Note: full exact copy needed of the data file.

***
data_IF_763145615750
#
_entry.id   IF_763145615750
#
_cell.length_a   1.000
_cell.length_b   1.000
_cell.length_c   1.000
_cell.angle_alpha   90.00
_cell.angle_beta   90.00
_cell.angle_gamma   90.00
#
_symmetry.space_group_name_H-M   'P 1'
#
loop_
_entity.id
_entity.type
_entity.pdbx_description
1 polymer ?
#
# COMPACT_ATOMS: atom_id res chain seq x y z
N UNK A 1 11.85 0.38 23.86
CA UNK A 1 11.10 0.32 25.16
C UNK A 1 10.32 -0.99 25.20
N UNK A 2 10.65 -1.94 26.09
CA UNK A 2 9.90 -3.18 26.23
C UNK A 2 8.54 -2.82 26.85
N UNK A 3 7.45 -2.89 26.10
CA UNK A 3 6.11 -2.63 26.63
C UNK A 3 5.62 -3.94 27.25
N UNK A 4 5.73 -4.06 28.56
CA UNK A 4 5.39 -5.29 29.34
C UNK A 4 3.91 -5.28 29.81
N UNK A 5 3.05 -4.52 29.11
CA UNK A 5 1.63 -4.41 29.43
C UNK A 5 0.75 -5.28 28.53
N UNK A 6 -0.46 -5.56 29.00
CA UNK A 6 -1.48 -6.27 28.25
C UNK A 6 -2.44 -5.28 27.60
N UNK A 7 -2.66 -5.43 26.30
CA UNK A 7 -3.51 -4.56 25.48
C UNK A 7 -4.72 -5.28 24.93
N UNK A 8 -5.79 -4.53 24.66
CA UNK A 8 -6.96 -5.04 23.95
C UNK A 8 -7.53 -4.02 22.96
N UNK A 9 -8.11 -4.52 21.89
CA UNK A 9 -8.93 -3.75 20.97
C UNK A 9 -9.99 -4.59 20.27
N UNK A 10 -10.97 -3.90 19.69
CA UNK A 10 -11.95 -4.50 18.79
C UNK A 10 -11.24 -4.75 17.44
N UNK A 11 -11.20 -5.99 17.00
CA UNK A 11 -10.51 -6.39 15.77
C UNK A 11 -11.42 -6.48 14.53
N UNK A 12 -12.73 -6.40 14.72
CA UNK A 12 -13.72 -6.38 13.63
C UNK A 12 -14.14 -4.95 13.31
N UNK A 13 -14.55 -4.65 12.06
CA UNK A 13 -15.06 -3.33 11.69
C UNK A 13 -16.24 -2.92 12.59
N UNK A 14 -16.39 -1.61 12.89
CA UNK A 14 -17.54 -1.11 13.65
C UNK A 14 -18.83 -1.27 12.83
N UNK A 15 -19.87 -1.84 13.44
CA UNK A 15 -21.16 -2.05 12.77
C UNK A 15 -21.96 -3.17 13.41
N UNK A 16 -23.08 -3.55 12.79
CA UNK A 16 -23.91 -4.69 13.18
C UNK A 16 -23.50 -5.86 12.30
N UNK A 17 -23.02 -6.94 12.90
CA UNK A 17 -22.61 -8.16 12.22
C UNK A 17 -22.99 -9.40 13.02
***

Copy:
data_IF_763145615750
#
_entry.id   IF_763145615750
#
_cell.length_a   1.000
_cell.length_b   1.000
_cell.length_c   1.000
_cell.angle_alpha   90.00
_cell.angle_beta   90.00
_cell.angle_gamma   90.00
#
_symmetry.space_group_name_H-M   'P 1'
#
loop_
_entity.id
_entity.type
_entity.pdbx_description
1 polymer ?
#
# COMPACT_ATOMS: atom_id res chain seq x y z
N UNK A 1 11.85 0.38 23.86
CA UNK A 1 11.10 0.32 25.16
C UNK A 1 10.32 -0.99 25.20
N UNK A 2 10.65 -1.94 26.09
CA UNK A 2 9.90 -3.18 26.23
C UNK A 2 8.54 -2.82 26.85
N UNK A 3 7.45 -2.89 26.10
CA UNK A 3 6.11 -2.63 26.63
C UNK A 3 5.62 -3.94 27.25
N UNK A 4 5.73 -4.06 28.56
CA UNK A 4 5.39 -5.29 29.34
C UNK A 4 3.91 -5.28 29.81
N UNK A 5 3.05 -4.52 29.11
CA UNK A 5 1.63 -4.41 29.43
C UNK A 5 0.75 -5.28 28.53
N UNK A 6 -0.46 -5.56 29.00
CA UNK A 6 -1.48 -6.27 28.25
C UNK A 6 -2.44 -5.28 27.60
N UNK A 7 -2.66 -5.43 26.30
CA UNK A 7 -3.51 -4.56 25.48
C UNK A 7 -4.72 -5.28 24.93
N UNK A 8 -5.79 -4.53 24.66
CA UNK A 8 -6.96 -5.04 23.95
C UNK A 8 -7.53 -4.02 22.96
N UNK A 9 -8.11 -4.52 21.89
CA UNK A 9 -8.93 -3.75 20.97
C UNK A 9 -9.99 -4.59 20.27
N UNK A 10 -10.97 -3.90 19.69
CA UNK A 10 -11.95 -4.50 18.79
C UNK A 10 -11.24 -4.75 17.44
N UNK A 11 -11.20 -5.99 17.00
CA UNK A 11 -10.51 -6.39 15.77
C UNK A 11 -11.42 -6.48 14.53
N UNK A 12 -12.73 -6.40 14.72
CA UNK A 12 -13.72 -6.38 13.63
C UNK A 12 -14.14 -4.95 13.31
N UNK A 13 -14.55 -4.65 12.06
CA UNK A 13 -15.06 -3.33 11.69
C UNK A 13 -16.24 -2.92 12.59
N UNK A 14 -16.39 -1.61 12.89
CA UNK A 14 -17.54 -1.11 13.65
C UNK A 14 -18.83 -1.27 12.83
N UNK A 15 -19.87 -1.84 13.44
CA UNK A 15 -21.16 -2.05 12.77
C UNK A 15 -21.96 -3.17 13.41
N UNK A 16 -23.08 -3.55 12.79
CA UNK A 16 -23.91 -4.69 13.18
C UNK A 16 -23.50 -5.86 12.30
N UNK A 17 -23.02 -6.94 12.90
CA UNK A 17 -22.61 -8.16 12.22
C UNK A 17 -22.99 -9.40 13.02